This ruling is so clumsy, so hamfisted, so irrational, it can’t help but be reversed.

    • Duke of Clay

      I would like to load up a cart full of Made in China crap. Then after it was rung up, I would tell them I don’t want it because the Chinese one child rule requires workers to use birth control and to have abortions.

      But I’m a gentle person, so I just won’t shop there.

  5. Great post as always. I haven’t been this upset in a while. Haven’t paid a lot of attention to politics, just got burned out. Just wanted to share my google review of Hobby Lobby in Madison. It did make me feel better for a minute. I know it’s silly.
    1789 Gallatin Pike N, Madison, TN
    Edit your review
    3 reviewsSort by:
    Most helpful
    Char Green
    Char Green
    in the last week-Edit
    I need to schedule a GYN appointment for next week. I prefer mornings. My “who ha” has the morals of a man. This is quite a dilemma for me, as I’m sure you understand. Also need to pick up some yarn and glue sticks while I’m there. Thank you Dr. Lobby saving me a second trip to a craft store! Two birds one store what a time saver.

  6. Kathleen

    Beautiful post, Southern Beale. Do you think someone will file lawsuit based on gender discrimination?

  7. I have a hunch I will be writing a variation of this comment a hundred times today. Look, we all know how bad this is. But the most important things to remember are that
    A: SCOTUS decisions can be changed by future courts.
    B: That there are two seriously ill members of ‘our side’ now.
    C: That to have a chance to replace them, or any of the conservatives who leave, voluntarily or through the ‘ordinary process of nature.’ WE HAVE TO KEEP THE SENATE IN DEMOCRATIC HANDS.
    D: That even if we work in a race that has no reasonable chance of succeeding this time — and some pretty unreasonable victories have been ours over three of the past four elections — working in Progressive campaigns lets us set up networks — and to raise issues — that will win us seats in the next elections in those states.

    And I’m sorry, but almost anything else being discussed can easily change us into ‘sports talk radio’ where we are having fun .impressing each other about how ‘clever’ we can be in condemning it, but our words are unheard except by the already convinced.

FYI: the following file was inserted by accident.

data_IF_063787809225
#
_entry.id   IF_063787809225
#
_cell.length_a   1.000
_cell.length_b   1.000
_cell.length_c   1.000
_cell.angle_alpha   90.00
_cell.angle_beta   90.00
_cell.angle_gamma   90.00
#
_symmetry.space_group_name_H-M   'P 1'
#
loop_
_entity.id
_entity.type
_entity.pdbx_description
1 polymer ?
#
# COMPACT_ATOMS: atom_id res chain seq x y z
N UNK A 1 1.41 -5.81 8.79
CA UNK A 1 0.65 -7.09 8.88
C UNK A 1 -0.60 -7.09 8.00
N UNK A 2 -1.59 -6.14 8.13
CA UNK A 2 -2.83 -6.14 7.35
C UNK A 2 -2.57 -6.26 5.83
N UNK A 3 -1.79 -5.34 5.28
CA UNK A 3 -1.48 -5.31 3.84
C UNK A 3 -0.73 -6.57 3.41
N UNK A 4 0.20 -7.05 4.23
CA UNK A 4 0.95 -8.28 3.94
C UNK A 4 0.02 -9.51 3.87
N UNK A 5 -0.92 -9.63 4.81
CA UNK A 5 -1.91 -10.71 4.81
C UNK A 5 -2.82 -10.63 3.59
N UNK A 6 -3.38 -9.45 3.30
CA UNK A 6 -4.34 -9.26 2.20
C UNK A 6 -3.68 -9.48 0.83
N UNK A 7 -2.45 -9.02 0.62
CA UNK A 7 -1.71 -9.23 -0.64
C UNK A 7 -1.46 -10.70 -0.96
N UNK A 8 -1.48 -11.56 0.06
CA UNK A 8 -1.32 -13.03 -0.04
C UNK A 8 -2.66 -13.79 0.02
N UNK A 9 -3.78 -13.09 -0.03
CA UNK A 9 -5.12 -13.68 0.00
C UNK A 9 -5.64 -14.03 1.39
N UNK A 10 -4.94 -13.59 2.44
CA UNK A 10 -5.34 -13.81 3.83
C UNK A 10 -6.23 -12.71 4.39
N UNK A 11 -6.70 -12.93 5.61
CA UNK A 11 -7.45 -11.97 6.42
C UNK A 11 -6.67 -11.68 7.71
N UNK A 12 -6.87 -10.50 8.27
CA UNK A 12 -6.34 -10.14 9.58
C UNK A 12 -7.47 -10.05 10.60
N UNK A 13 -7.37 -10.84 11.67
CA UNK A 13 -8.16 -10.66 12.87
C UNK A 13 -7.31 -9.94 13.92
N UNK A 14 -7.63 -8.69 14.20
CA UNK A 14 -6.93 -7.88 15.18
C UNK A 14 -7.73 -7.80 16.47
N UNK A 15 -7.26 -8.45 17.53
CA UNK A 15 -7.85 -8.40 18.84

(That’s NOT a specific comment about your post, which deos, in fact, bring up an interesting issue as well, Not QUITE as important for now, but certainly interesting and worth discussing along with :What shall be done.”

    • “Change does not roll in on the wheels of inevitability, but comes through continuous struggle.”-MLK
      But boy does the struggle get old.

    • Well stated.

      As someone who worked her ass off on the 2004 presidential campaign (to elect John Kerry, of course) I just want to say: all of those “kids” who were 18, 19, 20, 21, 22 years old in 2004? Who didn’t vote because “it didn’t matter”? And who are now 28, 29, 32 or whatever and face having some of your health insurance benefits yanked by your suddenly-religious employer? Guess what. It mattered.

  8. Jim Benton:

    Wow, I haven’t seen one of your comments in way too long.

    As is usually the case, you pretty much get to the pith in a hurry. You’re correct, too, also “as usual”.

    I am not a “convincer” in any accepted sense of the word (nor in the unaccepted sense of hurting someone until they “come around”) but despite my flaming and ” Bag’baitin”, I agree that we will not change minds that are unchangeable–in either direction–by being ugly. That’s never been my purpose. I want the lyin’ sonsobitches off the threads and if my being an asshole to them is what it takes, I’m game.

  9. Mike G

    How come we got to hear every statement ever uttered by the minister of Obama’s church in Chicago, but the corporate media never says jack about the ideology of the creepy secret Catholic cult to which more than half the SCOTUS belongs?

  10. “How come we got to hear every statement ever uttered by the minister of Obama’s church in Chicago”

    MSMSBMS*?

    * Main Stream Media Scary Black Man Syndrome

  11. Pingback: Unintended Consequences and the American Taliban | From Pine View Farm

  12. tao

    This was an outrageous ruling by the supremes. There have been even worse others. More will follow. The only way to stop them is to get out the vote in 2014, and all subsequent elections. Your vote is not enough. You and I must convince many others to also vote.